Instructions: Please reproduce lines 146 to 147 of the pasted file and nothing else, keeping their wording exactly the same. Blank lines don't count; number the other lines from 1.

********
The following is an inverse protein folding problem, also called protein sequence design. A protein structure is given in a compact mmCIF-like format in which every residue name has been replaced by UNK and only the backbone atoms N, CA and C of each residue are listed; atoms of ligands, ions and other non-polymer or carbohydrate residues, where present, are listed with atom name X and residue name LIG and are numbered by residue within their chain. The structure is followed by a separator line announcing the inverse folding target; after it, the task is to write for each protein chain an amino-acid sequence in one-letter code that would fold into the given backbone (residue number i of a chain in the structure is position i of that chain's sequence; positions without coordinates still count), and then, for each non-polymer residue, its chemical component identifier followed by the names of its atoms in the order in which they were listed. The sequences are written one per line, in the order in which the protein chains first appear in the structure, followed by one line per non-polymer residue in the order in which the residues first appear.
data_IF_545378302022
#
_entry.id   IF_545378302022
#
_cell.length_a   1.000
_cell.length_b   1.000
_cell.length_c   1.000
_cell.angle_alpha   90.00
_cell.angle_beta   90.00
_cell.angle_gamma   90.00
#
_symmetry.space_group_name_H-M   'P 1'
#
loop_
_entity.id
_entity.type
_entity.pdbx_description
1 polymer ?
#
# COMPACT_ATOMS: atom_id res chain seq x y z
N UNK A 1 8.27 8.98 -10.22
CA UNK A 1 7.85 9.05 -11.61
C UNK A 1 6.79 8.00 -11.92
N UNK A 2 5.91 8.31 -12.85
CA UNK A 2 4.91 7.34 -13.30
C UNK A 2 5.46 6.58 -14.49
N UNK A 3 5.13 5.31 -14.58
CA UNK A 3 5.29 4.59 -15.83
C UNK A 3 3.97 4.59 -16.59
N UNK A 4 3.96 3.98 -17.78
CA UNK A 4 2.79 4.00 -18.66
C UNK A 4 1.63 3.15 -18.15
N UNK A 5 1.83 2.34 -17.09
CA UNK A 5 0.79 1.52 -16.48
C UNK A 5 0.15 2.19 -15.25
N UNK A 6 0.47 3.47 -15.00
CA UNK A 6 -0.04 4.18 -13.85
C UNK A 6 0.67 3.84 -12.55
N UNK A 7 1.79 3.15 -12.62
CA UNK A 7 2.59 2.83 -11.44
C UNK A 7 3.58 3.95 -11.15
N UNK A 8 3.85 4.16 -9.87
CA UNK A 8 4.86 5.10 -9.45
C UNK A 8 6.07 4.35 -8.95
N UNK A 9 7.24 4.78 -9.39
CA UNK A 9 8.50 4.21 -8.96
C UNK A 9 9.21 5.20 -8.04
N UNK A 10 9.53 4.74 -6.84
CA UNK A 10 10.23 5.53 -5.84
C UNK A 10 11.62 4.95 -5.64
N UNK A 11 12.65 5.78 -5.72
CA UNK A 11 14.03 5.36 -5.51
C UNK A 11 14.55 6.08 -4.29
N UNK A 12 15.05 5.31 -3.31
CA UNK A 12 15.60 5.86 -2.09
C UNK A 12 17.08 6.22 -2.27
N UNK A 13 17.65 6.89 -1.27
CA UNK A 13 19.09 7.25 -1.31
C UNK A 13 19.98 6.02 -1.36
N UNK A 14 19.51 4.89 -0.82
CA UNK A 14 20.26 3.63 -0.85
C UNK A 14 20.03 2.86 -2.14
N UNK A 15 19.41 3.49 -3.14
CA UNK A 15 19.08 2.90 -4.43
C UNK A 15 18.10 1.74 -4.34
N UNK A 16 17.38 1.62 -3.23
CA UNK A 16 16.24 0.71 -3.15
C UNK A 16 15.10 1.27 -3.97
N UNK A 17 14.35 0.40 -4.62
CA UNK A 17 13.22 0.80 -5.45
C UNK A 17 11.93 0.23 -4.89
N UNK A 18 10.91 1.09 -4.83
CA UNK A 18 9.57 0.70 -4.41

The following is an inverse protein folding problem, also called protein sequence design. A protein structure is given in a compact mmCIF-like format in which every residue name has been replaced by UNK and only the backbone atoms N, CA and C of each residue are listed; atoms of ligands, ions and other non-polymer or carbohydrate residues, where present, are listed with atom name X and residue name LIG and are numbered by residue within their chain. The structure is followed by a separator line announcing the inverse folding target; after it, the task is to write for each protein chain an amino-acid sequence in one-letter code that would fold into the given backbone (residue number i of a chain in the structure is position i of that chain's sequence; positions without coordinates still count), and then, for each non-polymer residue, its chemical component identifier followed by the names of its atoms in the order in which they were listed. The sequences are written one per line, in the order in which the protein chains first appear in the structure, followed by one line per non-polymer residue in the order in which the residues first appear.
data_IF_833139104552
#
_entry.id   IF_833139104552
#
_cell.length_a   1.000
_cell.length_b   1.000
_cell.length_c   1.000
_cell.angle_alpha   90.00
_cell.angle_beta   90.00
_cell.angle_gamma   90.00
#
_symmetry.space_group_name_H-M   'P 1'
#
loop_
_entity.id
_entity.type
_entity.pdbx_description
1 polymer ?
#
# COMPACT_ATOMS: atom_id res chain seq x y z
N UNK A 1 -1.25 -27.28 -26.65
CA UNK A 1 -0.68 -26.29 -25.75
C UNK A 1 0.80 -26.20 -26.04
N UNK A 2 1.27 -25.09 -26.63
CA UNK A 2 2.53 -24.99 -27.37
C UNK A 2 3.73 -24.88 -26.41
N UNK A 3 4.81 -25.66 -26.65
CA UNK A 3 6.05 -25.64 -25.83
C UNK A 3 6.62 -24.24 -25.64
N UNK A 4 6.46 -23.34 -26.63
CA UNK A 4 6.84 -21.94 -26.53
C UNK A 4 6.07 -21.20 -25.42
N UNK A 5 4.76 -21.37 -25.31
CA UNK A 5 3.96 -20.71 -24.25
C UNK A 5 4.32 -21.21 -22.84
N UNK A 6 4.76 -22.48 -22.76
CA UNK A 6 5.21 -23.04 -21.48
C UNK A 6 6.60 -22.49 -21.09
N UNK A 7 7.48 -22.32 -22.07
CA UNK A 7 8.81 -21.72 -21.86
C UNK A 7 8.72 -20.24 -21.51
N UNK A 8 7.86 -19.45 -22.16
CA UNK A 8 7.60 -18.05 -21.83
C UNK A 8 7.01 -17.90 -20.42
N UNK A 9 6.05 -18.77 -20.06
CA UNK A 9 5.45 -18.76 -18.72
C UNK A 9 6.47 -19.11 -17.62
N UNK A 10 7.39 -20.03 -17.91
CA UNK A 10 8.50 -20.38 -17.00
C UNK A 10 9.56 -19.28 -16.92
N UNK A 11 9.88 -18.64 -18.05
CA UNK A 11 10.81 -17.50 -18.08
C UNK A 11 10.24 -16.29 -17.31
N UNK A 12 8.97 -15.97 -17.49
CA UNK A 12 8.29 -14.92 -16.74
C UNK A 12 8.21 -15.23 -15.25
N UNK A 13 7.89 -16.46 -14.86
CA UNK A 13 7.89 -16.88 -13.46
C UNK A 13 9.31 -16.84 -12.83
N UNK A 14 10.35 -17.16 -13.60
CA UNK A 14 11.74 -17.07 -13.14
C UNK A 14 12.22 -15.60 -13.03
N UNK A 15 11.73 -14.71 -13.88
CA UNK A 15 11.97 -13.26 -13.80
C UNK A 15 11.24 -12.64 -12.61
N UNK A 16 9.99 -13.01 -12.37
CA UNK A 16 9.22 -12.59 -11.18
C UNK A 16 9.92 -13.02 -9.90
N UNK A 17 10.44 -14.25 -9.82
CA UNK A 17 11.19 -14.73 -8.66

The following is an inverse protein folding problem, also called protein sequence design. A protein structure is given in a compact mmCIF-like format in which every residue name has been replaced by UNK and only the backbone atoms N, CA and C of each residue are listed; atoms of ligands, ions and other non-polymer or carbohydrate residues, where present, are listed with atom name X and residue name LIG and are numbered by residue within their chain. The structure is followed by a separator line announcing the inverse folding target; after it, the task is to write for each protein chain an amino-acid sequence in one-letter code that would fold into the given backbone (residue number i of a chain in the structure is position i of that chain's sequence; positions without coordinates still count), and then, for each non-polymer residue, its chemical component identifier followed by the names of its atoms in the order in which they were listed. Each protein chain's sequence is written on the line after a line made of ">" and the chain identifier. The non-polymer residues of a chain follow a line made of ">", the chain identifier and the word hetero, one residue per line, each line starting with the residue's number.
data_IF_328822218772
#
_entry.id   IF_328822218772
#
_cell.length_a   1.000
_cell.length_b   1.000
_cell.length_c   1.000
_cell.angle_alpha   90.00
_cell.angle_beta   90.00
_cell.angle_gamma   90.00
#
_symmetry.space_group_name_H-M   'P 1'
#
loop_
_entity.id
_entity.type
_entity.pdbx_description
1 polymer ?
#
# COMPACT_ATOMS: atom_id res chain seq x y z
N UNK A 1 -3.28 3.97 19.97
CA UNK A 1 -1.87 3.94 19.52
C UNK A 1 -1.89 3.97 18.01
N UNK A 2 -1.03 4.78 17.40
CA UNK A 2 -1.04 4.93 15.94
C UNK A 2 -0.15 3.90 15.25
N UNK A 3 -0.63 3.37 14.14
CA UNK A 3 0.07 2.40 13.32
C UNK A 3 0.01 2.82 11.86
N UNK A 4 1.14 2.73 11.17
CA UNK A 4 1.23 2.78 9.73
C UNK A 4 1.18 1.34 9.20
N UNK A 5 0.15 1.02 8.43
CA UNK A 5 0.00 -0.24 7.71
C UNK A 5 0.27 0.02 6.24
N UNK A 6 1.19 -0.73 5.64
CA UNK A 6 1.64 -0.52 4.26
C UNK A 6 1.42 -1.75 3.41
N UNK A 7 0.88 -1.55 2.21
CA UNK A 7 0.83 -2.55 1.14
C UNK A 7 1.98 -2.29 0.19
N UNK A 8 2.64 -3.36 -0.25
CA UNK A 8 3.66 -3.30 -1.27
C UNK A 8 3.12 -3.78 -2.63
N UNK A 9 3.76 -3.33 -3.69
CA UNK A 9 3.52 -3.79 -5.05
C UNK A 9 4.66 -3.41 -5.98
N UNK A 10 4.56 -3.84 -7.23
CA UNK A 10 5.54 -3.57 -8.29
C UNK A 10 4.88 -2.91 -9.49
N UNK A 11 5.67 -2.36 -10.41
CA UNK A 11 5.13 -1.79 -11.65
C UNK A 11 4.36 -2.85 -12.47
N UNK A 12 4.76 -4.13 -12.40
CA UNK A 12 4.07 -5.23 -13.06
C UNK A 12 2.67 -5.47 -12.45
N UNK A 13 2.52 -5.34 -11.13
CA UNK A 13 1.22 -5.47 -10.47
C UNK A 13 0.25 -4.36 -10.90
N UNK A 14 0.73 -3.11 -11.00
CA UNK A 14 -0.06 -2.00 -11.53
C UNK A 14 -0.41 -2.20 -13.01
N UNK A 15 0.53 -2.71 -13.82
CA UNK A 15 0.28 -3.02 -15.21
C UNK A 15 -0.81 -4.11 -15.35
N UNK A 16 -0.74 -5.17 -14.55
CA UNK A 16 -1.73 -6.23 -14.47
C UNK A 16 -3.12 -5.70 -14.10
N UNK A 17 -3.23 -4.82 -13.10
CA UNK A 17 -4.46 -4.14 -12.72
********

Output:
The following is an inverse protein folding problem, also called protein sequence design. A protein structure is given in a compact mmCIF-like format in which every residue name has been replaced by UNK and only the backbone atoms N, CA and C of each residue are listed; atoms of ligands, ions and other non-polymer or carbohydrate residues, where present, are listed with atom name X and residue name LIG and are numbered by residue within their chain. The structure is followed by a separator line announcing the inverse folding target; after it, the task is to write for each protein chain an amino-acid sequence in one-letter code that would fold into the given backbone (residue number i of a chain in the structure is position i of that chain's sequence; positions without coordinates still count), and then, for each non-polymer residue, its chemical component identifier followed by the names of its atoms in the order in which they were listed. Each protein chain's sequence is written on the line after a line made of ">" and the chain identifier. The non-polymer residues of a chain follow a line made of ">", the chain identifier and the word hetero, one residue per line, each line starting with the residue's number.
data_IF_328822218772